As you would expect with most gaming headsets, be prepared for software setup. Some models come with dongles to make sure their highlight functions work. One unique aspect is the use of USB-A ports and adapters, especially at a time when USB-C connectors have been associated with high-quality audio.

At 282 grams, the headset packs a little weight.

The HS65 Surround model is available in a white, gray and silver color option. The silver accents shimmer in the light to give a premium look, but you can still tell the headset is more mid-range. That’s not exactly a problem — as said, the design isn’t flimsy at all.

The head pad and ear cups are made of a leather-like material, and the innermost cups are covered with a fabric. The outermost cups feature the Corsair sail logo embedded in a grid for a different design touch than other models.

At 282 grams, or 0.62 pounds, I found the headset to be a little on the hefty side, although it was tighter than heavy. Adjusting the band helped a bit, but overall I wonder how comfortable this headset could be for those with larger heads.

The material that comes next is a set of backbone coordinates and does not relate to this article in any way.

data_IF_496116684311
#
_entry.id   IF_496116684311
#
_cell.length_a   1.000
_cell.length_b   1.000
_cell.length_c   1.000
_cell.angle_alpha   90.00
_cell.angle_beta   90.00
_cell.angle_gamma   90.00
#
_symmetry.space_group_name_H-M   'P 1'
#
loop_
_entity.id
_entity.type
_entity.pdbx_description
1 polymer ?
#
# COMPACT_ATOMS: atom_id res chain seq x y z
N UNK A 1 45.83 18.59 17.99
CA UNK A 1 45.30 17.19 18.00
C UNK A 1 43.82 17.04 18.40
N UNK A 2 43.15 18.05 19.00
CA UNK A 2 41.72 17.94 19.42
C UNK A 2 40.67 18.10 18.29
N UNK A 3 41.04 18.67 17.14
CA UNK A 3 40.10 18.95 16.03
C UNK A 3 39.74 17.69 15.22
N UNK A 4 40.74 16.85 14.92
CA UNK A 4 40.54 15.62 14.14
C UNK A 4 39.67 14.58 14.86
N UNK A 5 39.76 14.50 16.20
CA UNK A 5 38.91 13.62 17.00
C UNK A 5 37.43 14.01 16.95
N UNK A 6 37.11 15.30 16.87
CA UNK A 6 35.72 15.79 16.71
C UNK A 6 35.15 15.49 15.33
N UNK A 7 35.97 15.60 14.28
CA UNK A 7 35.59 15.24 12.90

The Corsair HS55 stereo headset on a table.

I noticed scuff marks on the matte white parts quite early on, so that’s something to keep in mind. If you’re someone who likes to keep your devices clean, keep a few wipes handy.

The HS65 Surround features a volume rocker on its left cup and its Dolby 7.1 surround sound USB adapter helps the headset maximize audio for PC gaming. Installing Corsair’s companion software unlocks other features, such as SoundID audio customization. Without the dongle, the headset supports a 3.5mm audio jack.

The HS55 Stereo model has the simplest design of the three. The all-black matte frame with a black leatherette head pad and ear cups, and gloss black logo accents on the outer cups give the headphones appeal.

The helmet is designed to be lightweight at just 273 grams. Its main port is a 3.5mm audio jack, but it also includes a Y-cable adapter with a microphone and audio ports for PC input. The HS55 Stereo requires no additional software support.

The HS80 RGB USB headset in black.